Potential conflict of interest: E.D.W. has received travel and research funding from Medtronic Canada and Stryker Canada; he has served as a consultant for Johnson & Johnson Medical Products, and has been a paid speaker for Merck and GlaxoSmithKline. None of the other authors have financial disclosures to report.
Intravenous tranexamic acid and intraoperative visualization during functional endoscopic sinus surgery: a double-blind randomized controlled trial
Article first published online: 8 OCT 2012
© 2013 ARS-AAOA, LLC
International Forum of Allergy & Rhinology
Volume 3, Issue 4, pages 315–318, April 2013
How to Cite
How to Cite this Article: Intravenous tranexamic acid and intraoperative visualization during functional endoscopic sinus surgery: a double-blind randomized controlled trial. Int Forum Allergy Rhinol, 2013; 3:315–318., , , et al.
- Issue published online: 8 APR 2013
- Article first published online: 8 OCT 2012
- Manuscript Accepted: 17 JUL 2012
- Manuscript Revised: 24 JUN 2012
- Manuscript Received: 15 MAR 2012
- endoscopic surgical procedures;
- tranexamic acid;
- surgical blood loss
Bleeding during endoscopic sinus surgery (ESS) can hinder surgical progress and may be associated with increased complications. Tranexamic acid is an antifibrinolytic that is known to reduce operative bleeding. The current study was designed to assess the effect of adjunctive intravenous tranexamic acid on intraoperative bleeding and the quality of the surgical field during ESS.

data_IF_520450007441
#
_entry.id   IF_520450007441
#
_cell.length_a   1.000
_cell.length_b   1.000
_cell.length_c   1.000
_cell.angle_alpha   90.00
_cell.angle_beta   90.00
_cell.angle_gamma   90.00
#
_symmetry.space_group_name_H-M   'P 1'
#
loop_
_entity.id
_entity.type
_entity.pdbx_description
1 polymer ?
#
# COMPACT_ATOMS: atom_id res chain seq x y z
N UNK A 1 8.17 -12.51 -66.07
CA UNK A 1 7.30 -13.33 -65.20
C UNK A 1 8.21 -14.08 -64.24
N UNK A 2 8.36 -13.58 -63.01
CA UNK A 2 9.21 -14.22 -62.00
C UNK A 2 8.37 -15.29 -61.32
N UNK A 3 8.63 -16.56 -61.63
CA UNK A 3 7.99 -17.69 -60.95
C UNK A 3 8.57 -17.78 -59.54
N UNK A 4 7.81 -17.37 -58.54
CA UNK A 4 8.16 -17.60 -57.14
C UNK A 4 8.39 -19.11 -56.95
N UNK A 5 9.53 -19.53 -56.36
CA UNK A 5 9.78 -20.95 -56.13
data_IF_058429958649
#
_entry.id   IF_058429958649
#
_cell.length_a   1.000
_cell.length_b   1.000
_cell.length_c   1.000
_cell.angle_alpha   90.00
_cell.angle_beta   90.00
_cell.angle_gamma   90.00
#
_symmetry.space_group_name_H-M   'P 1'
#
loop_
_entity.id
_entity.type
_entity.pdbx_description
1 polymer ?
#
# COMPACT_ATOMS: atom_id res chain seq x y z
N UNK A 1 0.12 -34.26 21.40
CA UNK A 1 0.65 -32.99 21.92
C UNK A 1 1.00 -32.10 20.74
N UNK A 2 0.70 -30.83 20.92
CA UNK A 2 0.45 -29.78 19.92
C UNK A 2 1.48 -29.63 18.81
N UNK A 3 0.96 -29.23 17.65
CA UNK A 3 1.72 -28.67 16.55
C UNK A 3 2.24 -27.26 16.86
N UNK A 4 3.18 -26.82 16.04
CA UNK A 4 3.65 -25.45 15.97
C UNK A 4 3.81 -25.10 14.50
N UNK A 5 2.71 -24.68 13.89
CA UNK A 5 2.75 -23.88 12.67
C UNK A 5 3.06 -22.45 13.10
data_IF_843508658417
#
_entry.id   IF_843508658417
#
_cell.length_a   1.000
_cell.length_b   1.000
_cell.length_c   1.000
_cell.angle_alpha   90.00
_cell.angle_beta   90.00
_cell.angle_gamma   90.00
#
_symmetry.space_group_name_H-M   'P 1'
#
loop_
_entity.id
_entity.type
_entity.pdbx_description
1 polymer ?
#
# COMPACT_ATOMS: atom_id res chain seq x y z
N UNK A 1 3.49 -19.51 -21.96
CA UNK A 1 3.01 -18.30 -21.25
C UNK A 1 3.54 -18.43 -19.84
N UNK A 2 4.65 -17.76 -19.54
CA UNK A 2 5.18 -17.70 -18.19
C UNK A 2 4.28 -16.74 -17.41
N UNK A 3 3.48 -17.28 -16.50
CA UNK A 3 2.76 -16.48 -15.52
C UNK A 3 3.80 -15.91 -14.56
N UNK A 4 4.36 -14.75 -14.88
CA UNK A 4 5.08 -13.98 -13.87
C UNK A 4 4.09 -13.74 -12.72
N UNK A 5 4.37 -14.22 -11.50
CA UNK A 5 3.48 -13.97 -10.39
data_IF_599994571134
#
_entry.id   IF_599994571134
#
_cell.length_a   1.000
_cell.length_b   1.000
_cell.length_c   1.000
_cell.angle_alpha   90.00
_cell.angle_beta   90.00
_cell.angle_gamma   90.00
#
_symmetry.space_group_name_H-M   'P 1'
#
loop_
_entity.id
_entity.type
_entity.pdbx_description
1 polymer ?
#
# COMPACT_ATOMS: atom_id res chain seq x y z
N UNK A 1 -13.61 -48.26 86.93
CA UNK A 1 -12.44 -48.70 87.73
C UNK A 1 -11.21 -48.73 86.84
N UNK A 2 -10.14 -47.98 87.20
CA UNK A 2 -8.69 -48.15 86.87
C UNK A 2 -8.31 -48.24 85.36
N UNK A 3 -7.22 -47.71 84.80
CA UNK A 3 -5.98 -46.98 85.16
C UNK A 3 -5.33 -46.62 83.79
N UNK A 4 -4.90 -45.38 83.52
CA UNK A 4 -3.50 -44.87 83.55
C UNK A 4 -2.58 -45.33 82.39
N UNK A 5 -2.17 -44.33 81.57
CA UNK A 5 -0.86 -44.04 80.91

Double-blind, randomized, controlled trial. Patients undergoing ESS for the primary diagnosis of chronic rhinosinusitis with or without polyposis were included. Sample size calculation based on a clinically relevant difference in the Wormald surgical field score yielded a sample of 28. In addition to standard measures to minimize blood loss, study patients received intravenous tranexamic acid with control patients receiving intravenous normal saline. Outcome measures included the Wormald grading scale to assess the intraoperative surgical field and estimated blood loss based on suction container contents with irrigation fluid subtracted.
Twenty-eight patients (median age, 45 years; range, 23–80 years) were included in the study. Diagnoses included chronic rhinosinusitis without polyposis (n = 5), chronic rhinosinusitis with polyposis (n = 23). The use of the tranexamic acid was not associated with a statistically significant decrease in estimated blood loss (201 vs 231 mL; p = 0.60) or Wormald grading scale (5.84 vs 5.80; p = 0.93). There were no adverse events or complications during the study.
Adjunctive intravenous tranexamic acid does not appear to result in a clinically meaningful reduction in blood loss or improve visualization of the surgical field during ESS.